Other factors include the role of technology in the company, and the company’s prioritization of and long-term commitment to both the technology and to the analysts.
“What’s the engagement and the technology doing? Is it solving interesting problems? Is it using interesting technologies and forward-looking?” said Wetekamp. “And are they career pathing and engaging these folks as a technologist versus as an insurance professional, thinking technology first and domain second?”
Other Notable Challenges in the Talent Search
Another issue is broader perceptions of the insurance industry.
“One of the things the insurance industry has to deal with is, we’re considered by a lot of young college grads to be kind of old and boring compared to going to work for a tech company, dotcom, or something like that,” said Veale. “We need to make ourselves more attractive to the younger workforce.”
Attracting analytics talent is just one of many challenges companies face as they increase their reliance on AI and similar technologies.
“The biggest challenge is really changing old ways, and the second challenge is applying the AI technology,” said Stammen.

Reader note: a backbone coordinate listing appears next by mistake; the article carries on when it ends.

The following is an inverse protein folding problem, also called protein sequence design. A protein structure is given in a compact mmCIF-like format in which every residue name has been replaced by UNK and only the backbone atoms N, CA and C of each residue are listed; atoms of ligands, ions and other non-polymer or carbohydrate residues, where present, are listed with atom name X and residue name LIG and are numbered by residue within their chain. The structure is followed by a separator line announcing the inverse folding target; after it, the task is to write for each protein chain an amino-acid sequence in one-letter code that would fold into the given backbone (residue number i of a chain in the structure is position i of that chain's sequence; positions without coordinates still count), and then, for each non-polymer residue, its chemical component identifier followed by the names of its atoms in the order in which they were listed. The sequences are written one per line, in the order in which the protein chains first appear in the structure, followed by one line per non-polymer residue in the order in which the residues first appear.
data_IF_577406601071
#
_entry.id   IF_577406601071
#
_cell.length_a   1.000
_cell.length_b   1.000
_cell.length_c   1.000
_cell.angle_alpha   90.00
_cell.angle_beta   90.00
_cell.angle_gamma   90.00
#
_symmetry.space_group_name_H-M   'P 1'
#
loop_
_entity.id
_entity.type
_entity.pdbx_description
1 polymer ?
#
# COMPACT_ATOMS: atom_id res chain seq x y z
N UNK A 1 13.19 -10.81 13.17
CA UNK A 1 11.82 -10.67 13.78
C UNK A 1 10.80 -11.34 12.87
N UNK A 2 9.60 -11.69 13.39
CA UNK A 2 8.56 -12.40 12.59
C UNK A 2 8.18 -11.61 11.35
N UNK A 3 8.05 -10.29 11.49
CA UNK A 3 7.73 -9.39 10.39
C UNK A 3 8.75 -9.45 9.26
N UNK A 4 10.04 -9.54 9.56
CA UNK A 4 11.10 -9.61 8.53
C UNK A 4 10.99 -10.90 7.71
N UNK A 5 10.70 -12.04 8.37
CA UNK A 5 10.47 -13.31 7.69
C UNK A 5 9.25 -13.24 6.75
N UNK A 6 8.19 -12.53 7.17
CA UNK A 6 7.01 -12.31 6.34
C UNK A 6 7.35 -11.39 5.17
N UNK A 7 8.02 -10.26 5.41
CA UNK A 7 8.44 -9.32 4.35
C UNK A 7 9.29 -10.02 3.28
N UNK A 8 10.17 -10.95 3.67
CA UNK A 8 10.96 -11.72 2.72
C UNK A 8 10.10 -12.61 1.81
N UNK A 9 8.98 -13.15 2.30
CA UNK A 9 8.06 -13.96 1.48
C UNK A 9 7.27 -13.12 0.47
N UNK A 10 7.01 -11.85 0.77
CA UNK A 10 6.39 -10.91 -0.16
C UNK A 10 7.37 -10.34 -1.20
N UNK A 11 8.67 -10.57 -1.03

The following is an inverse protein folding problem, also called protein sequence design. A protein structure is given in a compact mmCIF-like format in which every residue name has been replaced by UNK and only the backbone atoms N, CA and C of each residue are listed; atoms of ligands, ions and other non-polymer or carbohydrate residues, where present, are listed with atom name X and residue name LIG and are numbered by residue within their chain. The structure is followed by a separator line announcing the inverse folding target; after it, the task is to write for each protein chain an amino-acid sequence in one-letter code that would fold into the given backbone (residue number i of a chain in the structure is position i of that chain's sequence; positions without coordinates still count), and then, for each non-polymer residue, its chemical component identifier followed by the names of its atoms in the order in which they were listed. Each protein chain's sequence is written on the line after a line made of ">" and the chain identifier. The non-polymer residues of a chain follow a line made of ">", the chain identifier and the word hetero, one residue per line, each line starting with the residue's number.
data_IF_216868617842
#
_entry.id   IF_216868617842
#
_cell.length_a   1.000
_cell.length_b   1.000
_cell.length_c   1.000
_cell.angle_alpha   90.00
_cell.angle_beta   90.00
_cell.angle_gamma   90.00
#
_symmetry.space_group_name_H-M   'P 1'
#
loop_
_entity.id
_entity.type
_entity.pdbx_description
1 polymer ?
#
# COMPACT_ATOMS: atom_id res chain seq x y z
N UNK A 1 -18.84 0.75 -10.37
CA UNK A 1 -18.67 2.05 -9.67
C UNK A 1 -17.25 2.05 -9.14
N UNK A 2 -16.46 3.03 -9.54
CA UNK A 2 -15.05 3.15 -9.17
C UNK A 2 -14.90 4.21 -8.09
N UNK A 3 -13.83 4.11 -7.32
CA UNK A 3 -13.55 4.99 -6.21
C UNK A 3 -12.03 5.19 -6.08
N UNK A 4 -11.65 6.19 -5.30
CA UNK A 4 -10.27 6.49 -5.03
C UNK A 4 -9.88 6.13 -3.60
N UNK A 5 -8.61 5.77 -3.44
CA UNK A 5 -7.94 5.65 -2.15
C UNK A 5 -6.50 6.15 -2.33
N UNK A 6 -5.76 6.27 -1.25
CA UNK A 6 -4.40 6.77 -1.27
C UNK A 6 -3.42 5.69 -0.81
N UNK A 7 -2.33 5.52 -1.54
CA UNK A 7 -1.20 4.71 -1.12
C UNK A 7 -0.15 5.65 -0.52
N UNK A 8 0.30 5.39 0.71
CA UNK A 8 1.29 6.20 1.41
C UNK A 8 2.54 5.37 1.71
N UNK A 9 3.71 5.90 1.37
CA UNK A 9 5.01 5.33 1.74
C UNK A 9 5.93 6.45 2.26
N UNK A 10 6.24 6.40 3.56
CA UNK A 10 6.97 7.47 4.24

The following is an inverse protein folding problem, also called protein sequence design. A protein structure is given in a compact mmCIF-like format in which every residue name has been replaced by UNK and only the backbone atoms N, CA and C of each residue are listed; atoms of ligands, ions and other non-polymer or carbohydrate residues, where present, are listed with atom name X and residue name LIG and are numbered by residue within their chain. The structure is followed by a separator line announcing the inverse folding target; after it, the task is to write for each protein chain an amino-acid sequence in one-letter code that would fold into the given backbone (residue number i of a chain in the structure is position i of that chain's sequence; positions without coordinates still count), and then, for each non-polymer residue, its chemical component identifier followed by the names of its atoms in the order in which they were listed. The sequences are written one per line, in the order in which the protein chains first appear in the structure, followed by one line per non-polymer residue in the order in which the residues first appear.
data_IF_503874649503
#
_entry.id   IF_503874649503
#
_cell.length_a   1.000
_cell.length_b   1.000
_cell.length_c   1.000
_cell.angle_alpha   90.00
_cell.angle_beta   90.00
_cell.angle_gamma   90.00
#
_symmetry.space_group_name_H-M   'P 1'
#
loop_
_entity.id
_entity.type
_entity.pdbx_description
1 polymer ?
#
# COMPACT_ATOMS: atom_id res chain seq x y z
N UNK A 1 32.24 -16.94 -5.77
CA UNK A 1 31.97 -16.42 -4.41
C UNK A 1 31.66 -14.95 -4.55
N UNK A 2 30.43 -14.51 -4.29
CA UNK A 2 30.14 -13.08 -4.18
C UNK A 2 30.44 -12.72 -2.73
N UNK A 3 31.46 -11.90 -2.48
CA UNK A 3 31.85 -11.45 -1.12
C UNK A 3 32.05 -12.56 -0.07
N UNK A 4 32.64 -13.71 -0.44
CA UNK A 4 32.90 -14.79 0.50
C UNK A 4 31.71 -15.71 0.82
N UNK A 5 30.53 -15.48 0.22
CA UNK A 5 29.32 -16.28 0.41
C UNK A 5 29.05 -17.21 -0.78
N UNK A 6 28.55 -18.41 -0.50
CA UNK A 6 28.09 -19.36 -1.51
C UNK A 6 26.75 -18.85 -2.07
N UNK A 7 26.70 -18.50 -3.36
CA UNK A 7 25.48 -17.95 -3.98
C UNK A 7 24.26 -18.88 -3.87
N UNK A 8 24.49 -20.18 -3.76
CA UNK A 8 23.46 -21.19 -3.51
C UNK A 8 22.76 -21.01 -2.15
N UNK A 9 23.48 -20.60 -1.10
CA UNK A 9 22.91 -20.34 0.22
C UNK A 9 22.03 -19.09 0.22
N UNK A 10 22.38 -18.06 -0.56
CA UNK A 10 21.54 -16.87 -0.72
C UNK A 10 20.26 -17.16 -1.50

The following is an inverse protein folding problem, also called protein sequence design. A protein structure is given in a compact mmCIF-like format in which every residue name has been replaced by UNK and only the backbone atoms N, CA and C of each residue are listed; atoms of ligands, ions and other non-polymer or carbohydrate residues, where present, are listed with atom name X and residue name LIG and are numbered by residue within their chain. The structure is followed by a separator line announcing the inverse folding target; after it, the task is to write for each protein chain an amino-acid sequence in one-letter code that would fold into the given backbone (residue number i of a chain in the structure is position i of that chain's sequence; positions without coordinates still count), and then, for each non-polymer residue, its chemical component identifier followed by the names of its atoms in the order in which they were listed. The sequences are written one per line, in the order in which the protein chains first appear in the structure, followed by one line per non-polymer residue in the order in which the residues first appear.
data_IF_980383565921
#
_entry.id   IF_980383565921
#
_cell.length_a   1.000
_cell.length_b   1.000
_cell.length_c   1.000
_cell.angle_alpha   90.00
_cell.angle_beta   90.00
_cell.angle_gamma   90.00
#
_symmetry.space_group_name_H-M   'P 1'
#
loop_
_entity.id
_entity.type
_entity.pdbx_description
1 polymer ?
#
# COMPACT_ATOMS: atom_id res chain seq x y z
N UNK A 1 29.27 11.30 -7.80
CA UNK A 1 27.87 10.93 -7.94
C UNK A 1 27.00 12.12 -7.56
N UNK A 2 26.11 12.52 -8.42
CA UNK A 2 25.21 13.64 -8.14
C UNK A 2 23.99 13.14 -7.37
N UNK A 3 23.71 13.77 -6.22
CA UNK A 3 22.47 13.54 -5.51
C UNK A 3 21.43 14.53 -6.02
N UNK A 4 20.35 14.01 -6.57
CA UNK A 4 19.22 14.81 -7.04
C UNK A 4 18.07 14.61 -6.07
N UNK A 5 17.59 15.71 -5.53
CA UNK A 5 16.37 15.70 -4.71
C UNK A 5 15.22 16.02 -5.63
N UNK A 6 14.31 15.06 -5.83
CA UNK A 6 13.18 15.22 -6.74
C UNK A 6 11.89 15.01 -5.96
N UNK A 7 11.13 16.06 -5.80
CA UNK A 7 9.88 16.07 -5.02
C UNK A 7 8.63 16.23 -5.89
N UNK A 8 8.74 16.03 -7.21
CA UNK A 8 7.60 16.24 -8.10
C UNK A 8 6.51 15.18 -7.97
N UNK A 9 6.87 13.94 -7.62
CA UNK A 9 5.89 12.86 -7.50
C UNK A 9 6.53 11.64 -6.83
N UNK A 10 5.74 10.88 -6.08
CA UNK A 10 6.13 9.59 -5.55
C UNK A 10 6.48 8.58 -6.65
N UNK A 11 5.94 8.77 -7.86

“So, some person could have AI and/or a machine learning data lake and/or data science skills, but applying that technical foundation to how an insurance company would want to write business is really the secondary. And is really as important as changing our old ways”
Another challenge is the quality of inputs.
“The main challenge with any AI or robotic process automation or other automation is the quality of your data,” said Tofte.
“That has to be first and foremost. Without good data, you don’t even really have a ticket to the race. Once you understand the data sets you’re working with and their quality, then you can begin to really deploy AI solutions.”
He continued, “And many companies don’t fully appreciate the challenges with organizing data, particularly if they don’t already have an established data or analytics function. If you go out to hire a number of data scientists without having them supported by other types of roles, like business analysts and data engineers, you’re going to have a really tough time getting your AI and automation efforts up and running.”
Wetekamp agrees. “Risk inherently is a fragmented space,” he said.